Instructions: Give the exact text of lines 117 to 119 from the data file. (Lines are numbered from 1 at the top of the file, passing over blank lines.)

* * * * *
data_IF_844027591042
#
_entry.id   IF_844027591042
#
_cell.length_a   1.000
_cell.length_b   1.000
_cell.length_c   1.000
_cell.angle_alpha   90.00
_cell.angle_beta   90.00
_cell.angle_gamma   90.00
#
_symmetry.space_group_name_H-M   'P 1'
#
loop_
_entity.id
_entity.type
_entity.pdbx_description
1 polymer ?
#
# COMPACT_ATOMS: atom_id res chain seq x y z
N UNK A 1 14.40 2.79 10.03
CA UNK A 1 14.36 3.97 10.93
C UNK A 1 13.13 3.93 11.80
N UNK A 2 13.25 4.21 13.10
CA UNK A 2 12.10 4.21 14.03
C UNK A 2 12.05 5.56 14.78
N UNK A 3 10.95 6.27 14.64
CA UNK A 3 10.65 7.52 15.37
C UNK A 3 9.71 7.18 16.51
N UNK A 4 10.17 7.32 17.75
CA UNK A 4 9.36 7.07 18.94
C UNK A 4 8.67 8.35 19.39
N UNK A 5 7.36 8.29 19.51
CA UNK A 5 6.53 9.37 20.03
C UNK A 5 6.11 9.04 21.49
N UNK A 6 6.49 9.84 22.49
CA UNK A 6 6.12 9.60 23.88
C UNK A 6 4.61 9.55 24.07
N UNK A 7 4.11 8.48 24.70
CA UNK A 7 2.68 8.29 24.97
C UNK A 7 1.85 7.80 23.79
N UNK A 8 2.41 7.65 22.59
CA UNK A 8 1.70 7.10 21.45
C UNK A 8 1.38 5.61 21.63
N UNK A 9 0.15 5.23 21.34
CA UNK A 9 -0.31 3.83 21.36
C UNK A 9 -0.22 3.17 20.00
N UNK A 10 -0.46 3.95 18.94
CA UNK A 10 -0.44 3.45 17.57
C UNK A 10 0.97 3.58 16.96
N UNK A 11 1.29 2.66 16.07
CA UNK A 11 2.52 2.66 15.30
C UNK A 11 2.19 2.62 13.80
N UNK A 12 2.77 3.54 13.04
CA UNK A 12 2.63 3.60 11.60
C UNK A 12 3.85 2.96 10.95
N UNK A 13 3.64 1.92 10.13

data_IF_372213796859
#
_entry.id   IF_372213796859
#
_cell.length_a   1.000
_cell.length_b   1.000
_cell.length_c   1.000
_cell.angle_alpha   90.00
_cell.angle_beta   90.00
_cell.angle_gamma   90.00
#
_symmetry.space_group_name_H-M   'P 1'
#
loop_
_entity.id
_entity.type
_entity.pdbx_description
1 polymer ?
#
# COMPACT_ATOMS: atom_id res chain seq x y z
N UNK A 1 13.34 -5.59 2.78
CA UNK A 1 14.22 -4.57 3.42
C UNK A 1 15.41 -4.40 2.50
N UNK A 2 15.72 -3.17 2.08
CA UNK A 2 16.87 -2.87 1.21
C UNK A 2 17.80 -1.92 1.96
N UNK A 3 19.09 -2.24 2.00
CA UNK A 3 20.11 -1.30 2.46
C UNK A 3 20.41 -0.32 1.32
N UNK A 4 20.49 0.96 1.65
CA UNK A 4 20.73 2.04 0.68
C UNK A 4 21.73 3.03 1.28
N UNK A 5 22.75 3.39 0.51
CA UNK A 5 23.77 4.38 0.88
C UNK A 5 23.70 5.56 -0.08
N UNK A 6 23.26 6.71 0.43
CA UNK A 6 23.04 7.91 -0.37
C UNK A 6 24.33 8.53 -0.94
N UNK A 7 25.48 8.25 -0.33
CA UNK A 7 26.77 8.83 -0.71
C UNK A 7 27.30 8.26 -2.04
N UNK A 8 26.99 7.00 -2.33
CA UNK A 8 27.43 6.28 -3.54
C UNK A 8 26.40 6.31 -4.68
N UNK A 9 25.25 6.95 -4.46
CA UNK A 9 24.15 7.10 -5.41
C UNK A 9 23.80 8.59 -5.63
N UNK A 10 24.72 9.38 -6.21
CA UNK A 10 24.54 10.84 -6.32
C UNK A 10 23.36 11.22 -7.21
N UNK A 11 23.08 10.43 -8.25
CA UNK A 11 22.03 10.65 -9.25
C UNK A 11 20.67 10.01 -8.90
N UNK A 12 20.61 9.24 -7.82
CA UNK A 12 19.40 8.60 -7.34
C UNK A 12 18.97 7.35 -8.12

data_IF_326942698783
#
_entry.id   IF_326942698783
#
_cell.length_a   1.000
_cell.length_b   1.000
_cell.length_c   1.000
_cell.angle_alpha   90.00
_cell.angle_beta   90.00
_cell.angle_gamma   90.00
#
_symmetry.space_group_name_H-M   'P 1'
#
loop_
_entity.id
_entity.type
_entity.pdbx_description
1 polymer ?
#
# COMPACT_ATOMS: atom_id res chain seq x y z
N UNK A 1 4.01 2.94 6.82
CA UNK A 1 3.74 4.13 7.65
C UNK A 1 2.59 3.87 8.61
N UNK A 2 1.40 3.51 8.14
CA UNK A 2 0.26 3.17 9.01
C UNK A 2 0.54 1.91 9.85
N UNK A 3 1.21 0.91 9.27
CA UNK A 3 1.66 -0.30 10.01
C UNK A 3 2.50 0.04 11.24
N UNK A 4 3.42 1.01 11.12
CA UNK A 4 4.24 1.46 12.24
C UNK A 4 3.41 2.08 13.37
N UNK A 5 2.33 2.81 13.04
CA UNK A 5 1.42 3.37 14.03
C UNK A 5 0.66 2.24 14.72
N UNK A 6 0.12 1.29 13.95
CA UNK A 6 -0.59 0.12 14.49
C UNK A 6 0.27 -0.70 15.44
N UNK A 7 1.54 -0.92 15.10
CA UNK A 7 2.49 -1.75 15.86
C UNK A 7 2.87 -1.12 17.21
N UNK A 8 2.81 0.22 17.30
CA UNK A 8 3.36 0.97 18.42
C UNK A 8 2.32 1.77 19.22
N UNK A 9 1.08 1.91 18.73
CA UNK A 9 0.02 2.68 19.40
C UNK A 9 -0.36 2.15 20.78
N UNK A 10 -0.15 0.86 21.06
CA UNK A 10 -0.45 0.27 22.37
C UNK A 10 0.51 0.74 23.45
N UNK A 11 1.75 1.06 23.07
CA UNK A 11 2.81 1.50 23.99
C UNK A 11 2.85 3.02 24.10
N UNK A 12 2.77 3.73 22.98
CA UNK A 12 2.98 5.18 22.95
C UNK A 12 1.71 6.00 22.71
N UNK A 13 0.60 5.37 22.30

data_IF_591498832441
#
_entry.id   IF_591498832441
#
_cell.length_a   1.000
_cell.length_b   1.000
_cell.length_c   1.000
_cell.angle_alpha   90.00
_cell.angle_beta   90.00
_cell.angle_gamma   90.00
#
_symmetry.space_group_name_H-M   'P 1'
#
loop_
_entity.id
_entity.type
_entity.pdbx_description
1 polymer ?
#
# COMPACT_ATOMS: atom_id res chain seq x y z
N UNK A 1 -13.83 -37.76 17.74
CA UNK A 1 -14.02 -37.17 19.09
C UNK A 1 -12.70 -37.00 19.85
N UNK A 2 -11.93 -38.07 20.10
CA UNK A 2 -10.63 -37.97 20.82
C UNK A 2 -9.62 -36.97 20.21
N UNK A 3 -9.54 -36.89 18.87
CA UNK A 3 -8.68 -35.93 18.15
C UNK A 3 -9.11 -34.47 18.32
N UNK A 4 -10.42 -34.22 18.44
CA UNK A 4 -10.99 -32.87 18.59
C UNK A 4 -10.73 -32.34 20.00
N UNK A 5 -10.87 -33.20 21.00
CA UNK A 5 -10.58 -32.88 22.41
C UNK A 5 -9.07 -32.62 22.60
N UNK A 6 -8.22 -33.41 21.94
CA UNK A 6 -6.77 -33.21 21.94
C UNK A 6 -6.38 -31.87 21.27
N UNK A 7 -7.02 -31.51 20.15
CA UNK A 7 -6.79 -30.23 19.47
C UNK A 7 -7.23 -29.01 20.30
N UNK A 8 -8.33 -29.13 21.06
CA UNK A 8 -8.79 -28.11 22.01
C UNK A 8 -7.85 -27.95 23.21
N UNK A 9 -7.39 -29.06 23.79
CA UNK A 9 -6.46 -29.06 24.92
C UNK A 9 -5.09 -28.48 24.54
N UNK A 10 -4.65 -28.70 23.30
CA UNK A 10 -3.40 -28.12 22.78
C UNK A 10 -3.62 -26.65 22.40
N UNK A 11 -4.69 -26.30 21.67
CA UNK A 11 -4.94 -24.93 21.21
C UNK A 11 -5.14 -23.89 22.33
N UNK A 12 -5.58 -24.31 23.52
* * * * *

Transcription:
#
_cell.length_a   1.000
_cell.length_b   1.000